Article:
LGBTQI+ People and Cancer
- About this information
- LGBTQI+ and navigating a cancer diagnosis
- Key questions
- Coping with cancer
- Dealing with discrimination
- Body image, gender and cancer
- Sexual intimacy and cancer
- Fertility after cancer
- Trans and/or gender-diverse people
- Intersex people and cancer
- LGBTQI+ people with advanced cancer
- Life after treatment
- Useful organisations
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LGBTQI+ People and Cancer
Knowing more about you and how your past experiences have affected your health, including issues around past trauma, sexuality, fertility and carer support, can help your cancer care team provide safe care that is appropriate to your situation. It also makes it easier to recognise and include same-gender partners.
You deserve cancer care that meets your needs. Person-centred care is care that treats you in the way you’d like to be treated and listens to your needs, preferences and values, as well as the needs of your family and carers. It means that you are an equal partner with your health care provider in planning your treatment and ongoing care (known as shared decision-making).
As part of person-centred care, it is important you feel comfortable and confident with your cancer care team. However, research shows that many LGBTQI+ people do not disclose their sexual orientation, gender or sex characteristics to health professionals for fear of discrimination or harassment.
Many health professionals are experienced in talking about health issues confidentially. If the information is not already on your medical records and you think it is relevant to your cancer care, you may want to tell them about your:
- sexual orientation
- variations of sex characteristics
- medical history such as past surgeries, being on hormone blockers, hormone replacement therapy or taking genderaffirming hormones
- concerns about preserving fertility
- concerns about sex and intimacy
- any history of trauma, including medical trauma.
You may be reluctant to disclose these details, especially if previous bad experiences have affected your trust in health professionals or you are not “out” in all areas of your life. But being open and honest with your cancer care team:
- helps them consider all possibilities when trying to diagnose the cause of your symptoms (such as ovarian cancer in a trans man)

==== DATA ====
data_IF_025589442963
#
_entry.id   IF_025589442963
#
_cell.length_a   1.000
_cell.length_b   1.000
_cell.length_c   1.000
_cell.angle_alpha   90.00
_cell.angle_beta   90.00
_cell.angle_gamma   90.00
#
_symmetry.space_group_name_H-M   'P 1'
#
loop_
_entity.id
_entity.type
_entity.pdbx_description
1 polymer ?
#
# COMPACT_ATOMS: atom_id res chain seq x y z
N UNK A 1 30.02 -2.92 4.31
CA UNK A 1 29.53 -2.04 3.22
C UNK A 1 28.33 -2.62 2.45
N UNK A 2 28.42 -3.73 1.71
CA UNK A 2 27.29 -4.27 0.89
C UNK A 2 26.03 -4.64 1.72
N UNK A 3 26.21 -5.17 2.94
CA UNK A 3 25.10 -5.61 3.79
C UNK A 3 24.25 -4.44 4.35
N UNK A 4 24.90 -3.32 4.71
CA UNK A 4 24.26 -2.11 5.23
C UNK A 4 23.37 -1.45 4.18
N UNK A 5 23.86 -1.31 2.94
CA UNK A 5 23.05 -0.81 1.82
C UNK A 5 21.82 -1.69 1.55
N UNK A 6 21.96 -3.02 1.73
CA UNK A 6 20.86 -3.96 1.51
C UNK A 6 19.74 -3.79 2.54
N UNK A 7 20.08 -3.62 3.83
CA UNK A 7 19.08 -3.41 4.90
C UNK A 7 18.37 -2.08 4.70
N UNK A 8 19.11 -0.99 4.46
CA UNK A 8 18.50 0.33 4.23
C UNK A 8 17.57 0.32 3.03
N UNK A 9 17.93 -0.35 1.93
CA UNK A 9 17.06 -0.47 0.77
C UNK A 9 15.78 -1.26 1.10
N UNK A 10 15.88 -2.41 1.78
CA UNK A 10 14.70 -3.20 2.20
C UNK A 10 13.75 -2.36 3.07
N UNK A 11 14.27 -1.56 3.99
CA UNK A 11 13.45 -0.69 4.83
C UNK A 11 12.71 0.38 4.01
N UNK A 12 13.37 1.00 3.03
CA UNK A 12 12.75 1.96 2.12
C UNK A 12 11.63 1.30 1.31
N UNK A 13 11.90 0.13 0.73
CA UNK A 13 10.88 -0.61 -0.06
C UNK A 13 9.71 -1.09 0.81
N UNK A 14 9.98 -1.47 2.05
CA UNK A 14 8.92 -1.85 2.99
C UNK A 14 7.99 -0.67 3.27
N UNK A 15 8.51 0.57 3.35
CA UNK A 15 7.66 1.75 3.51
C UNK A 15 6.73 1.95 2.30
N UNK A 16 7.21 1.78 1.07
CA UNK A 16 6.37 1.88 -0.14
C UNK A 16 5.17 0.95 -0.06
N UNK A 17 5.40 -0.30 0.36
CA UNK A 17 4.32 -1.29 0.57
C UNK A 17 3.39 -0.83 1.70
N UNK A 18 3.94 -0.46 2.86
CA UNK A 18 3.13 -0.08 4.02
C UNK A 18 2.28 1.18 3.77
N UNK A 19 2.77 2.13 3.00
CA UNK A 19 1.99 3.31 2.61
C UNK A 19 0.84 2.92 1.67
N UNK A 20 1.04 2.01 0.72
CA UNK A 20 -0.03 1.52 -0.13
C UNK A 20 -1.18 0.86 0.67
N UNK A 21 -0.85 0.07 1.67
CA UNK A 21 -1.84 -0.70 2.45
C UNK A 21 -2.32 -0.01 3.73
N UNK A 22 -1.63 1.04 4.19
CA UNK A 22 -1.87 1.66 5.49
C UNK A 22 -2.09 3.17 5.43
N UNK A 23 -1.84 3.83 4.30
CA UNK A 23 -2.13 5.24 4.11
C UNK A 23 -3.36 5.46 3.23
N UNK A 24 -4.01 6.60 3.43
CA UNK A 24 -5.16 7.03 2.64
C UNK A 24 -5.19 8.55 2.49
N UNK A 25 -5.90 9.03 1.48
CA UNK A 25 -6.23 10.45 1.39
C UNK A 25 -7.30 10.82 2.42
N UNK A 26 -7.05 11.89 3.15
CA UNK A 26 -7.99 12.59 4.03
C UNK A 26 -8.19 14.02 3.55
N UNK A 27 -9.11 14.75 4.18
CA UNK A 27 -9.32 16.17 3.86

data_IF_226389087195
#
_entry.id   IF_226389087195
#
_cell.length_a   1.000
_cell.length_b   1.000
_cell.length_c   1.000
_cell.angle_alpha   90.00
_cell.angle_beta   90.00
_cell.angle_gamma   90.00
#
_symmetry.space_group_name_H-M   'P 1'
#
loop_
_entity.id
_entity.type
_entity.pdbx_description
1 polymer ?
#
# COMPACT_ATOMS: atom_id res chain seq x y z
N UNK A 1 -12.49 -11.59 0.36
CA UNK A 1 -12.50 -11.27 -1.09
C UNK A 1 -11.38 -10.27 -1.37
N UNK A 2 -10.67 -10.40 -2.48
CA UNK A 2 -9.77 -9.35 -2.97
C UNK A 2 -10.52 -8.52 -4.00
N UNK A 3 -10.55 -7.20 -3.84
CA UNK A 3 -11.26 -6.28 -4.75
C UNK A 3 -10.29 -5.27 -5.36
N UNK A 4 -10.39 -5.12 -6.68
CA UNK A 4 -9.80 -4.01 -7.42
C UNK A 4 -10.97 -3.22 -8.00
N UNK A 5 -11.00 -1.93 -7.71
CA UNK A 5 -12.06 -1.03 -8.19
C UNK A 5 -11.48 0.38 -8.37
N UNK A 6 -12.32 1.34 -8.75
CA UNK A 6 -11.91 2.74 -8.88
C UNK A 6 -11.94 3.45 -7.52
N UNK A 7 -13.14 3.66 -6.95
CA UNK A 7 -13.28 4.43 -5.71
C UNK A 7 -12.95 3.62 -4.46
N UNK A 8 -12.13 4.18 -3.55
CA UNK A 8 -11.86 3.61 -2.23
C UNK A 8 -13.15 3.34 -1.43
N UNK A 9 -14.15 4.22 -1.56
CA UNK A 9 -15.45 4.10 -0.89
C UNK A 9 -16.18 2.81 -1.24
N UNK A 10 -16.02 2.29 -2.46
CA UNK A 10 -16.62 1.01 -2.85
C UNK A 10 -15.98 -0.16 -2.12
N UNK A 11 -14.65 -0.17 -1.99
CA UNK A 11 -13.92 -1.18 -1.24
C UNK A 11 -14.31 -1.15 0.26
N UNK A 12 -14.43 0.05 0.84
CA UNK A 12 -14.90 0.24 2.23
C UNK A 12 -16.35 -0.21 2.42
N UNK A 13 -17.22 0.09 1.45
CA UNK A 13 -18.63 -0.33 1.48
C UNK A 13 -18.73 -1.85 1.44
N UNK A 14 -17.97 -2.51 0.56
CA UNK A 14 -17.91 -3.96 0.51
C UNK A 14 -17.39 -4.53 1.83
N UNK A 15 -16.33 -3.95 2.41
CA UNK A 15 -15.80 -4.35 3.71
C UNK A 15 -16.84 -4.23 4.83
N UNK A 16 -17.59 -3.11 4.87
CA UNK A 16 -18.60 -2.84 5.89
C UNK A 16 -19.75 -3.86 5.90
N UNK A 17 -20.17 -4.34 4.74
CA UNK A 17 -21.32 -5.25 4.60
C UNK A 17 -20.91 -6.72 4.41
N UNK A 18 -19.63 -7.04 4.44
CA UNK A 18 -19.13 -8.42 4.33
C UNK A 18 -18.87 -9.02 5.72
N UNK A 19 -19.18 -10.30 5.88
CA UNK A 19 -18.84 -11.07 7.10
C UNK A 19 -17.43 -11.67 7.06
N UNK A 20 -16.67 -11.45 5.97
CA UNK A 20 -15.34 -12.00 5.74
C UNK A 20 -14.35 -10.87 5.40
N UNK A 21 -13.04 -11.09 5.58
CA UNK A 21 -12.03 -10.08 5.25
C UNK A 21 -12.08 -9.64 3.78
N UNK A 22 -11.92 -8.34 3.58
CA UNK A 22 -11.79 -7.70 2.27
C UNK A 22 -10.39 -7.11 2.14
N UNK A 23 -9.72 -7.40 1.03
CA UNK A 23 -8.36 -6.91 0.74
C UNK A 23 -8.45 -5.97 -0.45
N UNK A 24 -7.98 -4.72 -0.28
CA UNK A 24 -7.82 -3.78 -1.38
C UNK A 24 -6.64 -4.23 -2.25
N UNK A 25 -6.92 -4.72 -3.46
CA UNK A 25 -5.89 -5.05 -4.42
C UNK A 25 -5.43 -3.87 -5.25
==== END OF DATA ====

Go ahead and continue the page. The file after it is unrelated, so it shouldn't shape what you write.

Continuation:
- ensures they have all the information they need to offer informed and safe care for you
- means they can connect you with support services that are right for you and your family.
Ultimately, it is up to you to decide how much information you share with others. You may choose to tell only health professionals you see regularly for treatment or check-ups.
In Australia, everyone has the right to safe and competent health care; the right to be free from unlawful discrimination; the right to accept or refuse treatment; and the right to privacy and confidentiality.
This means your health providers should:
- respect your body, sexual orientation and gender
- respect your partner/s and family
- listen to and respect your treatment goals
- respond to your care needs, preferences and values
- involve you in decisions about your treatment and ongoing care
- only collect or disclose your health information to others with your consent, or as required by law.
After a diagnosis of cancer, you need to make many decisions. To help you get the best outcome, it is important that you take an active role in your care and feel able to ask questions.
Your family may include your partner, children, chosen family, or family of origin.
The Carer Recognition Act 2010 (Commonwealth) states that all carers have the same rights, regardless of sexuality or sex. All state and territory governments have also passed their own Act and policies. This means that when carers access services and are at work, they have the right to:
- be treated with respect and considered as a partner by healthcare workers or providers
- privacy and confidentiality
- not be discriminated against at work because they are a carer